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Impartial Justice

The Real Supreme Court Cases that Define the Constitutional Right to a Neutral and Detached Decisionmaker

Eric T. Kasper

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This book examines the right to a neutral and detached decisionmaker as interpreted by the U.S. Supreme Court. This right resides in the Constitution’s Fifth Amendment and Fourteenth Amendment guarantees to procedural due process and in the Sixth Amendment’s promise of an impartial jury. Supreme Court cases on these topics are the vehicles to understand how these constitutional rights have come alive. First, the book surveys the right to an impartial jury in criminal cases by telling the stories of defendants whose convictions were overturned after they were the victims of prejudicial pretrial publicity, mob justice, and discriminatory jury selection. Next, the book articulates how our modern notion of judicial impartiality was forged by the Court striking down cases where judges were bribed, where they had other direct financial stakes in the outcome of the case, and where a judge decided the case of a major campaign supporter. Finally, the book traces the development of the right to a neutral decisionmaker in quasi-judicial, non-court settings, including cases involving parole revocation, medical license review, mental health commitments, prison discipline, and enemy combatants. Each chapter begins with the typically shocking facts of these cases being retold, and each chapter ends with a critical examination of the Supreme Court’s ultimate decisions in these cases.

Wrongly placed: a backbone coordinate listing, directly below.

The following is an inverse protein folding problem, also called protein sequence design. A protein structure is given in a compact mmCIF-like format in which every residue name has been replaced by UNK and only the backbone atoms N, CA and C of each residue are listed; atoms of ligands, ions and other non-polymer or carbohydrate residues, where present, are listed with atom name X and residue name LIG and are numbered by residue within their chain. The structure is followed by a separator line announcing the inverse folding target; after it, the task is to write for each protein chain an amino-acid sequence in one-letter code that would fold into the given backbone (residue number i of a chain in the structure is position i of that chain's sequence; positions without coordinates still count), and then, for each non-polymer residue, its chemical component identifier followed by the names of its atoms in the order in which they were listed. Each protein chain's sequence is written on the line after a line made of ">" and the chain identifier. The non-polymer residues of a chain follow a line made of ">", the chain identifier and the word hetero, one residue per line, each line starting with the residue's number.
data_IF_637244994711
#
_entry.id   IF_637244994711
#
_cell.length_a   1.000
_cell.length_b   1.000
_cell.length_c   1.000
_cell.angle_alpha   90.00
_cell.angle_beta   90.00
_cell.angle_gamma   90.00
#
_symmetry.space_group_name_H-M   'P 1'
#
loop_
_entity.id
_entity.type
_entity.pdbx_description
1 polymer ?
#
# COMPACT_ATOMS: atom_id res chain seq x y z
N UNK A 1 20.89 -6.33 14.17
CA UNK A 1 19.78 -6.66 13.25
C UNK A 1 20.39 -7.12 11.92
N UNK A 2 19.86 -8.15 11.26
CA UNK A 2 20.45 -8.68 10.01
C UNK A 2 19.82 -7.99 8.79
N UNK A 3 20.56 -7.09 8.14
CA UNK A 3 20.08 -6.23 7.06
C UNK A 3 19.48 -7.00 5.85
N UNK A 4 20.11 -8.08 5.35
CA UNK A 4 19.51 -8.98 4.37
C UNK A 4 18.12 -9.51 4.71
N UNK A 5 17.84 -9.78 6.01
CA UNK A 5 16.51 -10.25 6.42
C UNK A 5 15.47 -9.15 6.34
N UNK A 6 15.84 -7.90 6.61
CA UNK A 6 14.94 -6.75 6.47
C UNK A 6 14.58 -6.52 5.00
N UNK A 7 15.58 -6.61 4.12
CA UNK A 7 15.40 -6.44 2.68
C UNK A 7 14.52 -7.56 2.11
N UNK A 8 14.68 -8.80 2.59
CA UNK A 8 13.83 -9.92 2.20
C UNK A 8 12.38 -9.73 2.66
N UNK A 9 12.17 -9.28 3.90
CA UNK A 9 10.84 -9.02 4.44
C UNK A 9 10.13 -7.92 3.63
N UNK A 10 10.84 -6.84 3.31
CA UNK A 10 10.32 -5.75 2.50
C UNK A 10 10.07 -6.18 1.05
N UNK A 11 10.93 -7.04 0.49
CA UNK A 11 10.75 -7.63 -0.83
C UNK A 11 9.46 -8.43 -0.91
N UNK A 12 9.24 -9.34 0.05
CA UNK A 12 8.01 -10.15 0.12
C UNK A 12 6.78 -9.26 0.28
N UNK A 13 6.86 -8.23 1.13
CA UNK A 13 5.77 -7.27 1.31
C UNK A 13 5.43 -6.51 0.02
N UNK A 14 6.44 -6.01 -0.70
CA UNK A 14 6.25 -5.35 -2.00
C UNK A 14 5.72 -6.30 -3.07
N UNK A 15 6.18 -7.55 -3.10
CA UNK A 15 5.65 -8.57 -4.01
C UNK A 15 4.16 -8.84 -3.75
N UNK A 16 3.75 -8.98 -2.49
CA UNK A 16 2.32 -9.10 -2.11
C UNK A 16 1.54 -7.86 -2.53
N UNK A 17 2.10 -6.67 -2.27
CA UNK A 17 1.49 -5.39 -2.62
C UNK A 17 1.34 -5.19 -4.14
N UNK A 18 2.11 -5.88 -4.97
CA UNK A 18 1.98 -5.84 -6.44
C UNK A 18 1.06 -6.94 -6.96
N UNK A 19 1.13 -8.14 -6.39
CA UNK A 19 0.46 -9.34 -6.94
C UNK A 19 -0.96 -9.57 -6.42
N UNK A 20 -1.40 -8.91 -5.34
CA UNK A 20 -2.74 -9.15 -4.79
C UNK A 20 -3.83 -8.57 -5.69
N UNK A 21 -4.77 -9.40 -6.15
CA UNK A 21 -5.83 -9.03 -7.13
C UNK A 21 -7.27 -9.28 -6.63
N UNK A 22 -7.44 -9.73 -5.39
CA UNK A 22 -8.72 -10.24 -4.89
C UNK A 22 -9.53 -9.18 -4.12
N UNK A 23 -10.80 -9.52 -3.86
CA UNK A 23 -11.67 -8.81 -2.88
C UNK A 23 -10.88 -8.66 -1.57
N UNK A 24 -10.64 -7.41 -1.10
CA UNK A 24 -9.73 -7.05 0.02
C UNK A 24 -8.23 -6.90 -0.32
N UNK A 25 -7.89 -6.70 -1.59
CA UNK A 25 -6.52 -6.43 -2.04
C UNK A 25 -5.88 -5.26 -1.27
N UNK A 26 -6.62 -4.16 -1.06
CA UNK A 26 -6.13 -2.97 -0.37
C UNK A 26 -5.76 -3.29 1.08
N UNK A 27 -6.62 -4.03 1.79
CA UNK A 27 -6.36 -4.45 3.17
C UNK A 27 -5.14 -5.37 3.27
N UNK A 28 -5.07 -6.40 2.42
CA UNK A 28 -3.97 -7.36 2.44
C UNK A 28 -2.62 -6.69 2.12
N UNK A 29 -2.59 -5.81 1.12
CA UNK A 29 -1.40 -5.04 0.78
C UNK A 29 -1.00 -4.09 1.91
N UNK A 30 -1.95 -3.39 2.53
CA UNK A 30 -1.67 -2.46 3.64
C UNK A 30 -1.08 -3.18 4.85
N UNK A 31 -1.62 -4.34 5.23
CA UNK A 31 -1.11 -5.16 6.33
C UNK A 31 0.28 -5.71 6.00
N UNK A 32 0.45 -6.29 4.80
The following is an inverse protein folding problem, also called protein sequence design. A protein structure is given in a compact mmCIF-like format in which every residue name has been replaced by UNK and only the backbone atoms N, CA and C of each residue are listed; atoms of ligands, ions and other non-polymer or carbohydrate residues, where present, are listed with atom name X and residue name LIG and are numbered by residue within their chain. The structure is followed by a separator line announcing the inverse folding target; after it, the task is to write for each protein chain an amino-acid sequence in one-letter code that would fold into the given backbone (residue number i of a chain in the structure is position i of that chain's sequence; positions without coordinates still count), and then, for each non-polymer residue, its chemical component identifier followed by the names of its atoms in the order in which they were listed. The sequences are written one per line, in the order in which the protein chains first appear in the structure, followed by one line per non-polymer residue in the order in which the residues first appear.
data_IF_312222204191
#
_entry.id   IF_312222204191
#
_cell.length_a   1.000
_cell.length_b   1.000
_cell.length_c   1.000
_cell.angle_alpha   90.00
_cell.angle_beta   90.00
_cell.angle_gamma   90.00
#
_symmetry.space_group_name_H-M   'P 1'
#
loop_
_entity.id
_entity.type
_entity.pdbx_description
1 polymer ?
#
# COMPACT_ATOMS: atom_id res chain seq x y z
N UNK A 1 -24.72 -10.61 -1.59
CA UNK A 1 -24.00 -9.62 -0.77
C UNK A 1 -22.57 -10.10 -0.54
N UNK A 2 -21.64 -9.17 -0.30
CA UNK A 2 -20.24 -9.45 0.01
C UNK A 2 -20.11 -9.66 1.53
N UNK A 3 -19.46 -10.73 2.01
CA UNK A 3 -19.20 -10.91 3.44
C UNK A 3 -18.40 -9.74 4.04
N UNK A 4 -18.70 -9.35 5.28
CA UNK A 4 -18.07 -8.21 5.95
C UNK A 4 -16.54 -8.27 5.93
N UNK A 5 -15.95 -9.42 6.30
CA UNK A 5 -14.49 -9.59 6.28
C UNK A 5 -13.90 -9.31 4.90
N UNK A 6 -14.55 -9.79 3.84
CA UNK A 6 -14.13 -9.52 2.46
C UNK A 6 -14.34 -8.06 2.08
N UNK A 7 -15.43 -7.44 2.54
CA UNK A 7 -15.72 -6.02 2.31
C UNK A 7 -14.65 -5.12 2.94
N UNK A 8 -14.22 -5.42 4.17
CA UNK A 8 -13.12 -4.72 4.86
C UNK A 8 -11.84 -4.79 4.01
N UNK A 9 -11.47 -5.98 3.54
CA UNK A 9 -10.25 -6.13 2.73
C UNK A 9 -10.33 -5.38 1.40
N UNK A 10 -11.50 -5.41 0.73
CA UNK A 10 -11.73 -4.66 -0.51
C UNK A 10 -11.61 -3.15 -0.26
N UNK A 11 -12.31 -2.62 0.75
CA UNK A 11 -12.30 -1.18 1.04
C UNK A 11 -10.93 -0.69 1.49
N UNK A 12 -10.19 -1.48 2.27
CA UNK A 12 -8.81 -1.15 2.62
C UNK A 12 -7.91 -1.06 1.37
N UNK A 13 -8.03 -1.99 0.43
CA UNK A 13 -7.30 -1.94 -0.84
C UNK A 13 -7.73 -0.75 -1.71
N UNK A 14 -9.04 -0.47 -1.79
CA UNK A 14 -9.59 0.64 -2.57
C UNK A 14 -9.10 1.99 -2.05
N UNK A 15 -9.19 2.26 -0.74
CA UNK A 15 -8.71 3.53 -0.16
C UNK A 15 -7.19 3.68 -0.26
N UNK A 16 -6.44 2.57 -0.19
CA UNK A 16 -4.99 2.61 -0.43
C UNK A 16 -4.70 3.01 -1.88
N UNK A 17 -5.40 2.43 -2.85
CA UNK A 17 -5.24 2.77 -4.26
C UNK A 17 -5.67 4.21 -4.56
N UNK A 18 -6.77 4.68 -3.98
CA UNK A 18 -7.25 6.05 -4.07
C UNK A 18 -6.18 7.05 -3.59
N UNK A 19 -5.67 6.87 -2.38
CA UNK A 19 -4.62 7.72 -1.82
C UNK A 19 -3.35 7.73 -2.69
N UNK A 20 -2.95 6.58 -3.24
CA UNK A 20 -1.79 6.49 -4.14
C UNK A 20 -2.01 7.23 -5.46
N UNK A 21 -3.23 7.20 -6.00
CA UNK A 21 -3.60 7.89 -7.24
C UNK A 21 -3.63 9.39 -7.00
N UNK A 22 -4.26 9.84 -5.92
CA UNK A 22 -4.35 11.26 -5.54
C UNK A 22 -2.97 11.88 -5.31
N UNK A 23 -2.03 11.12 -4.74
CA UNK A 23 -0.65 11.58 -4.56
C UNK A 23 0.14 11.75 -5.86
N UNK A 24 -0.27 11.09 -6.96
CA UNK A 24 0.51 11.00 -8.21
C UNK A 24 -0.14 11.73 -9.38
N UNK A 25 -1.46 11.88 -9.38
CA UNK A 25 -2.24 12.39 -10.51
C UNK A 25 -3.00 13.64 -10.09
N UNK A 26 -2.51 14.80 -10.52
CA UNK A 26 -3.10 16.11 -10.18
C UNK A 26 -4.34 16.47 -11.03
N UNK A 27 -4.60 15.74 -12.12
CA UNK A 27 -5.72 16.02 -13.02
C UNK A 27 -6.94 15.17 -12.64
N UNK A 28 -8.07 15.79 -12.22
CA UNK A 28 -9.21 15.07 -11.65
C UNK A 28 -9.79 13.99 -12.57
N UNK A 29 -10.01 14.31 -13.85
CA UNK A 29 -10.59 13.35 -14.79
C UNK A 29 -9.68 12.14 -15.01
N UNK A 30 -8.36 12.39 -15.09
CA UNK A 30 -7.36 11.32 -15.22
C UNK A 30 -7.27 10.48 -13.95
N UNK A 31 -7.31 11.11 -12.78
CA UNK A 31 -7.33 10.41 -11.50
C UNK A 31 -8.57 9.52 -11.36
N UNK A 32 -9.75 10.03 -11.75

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Lexington Books
Pages: 232Size: 6 x 9
978-0-7391-7721-1 • Hardback • March 2013 • $69.00 • (£47.95)
978-1-4985-5666-8 • Paperback • March 2017 • $44.99 • (£29.95)
978-0-7391-7722-8 • eBook • March 2013 • $41.99 • (£27.95)
Eric T. Kasper is an associate professor of political science for the University of Wisconsin Colleges and serves as the municipal judge in Rice Lake, Wisconsin, where he lives with his wife Julie and their two children, Madison and Jackson. This is his third book, having previously written Don’t Stop Thinking About the Music: The Politics of Songs and Musicians in Presidential Campaigns (with Benjamin Schoening) and To Secure the Liberty of the People: James Madison’s Bill of Rights and the Supreme Court’s Interpretation.


Acknowledgements
Preface
Introduction: A Short History of What It Means to Be a Neutral, Impartial, and Unbiased Decisionmaker

Part One: An Impartial Jury Trial in Criminal Cases
1. Prejudicial Pretrial Publicity: Sheppard v. Maxwell (1966)
2. Avoiding Mob Justice: Frank v. Mangum (1915) and Moore v. Dempsey (1923)
3. Racial Discrimination in Jury Selection: Batson v. Kentucky (1986) and Miller-El v. Dretke (2005)
4. Sex Discrimination in Jury Selection: Hoyt v. Florida (1961) and Taylor v. Louisiana (1975)
5. Death-Qualified Juries: Witherspoon v. Illinois (1968) and Lockhart v. McCree (1986)

Part Two: Due Process and the Right to an Impartial Judge
6. Mayor-Judges with a Financial Stake in the Outcome: Tumey v. Ohio (1927) and Ward v. Village of Monroeville (1972)
7. A Judge Hearing a Contempt Proceeding after Being Vilified by the Defendant: Mayberry v. Pennsylvania (1971)
8. Non-Lawyer Judges: North v. Russell (1976)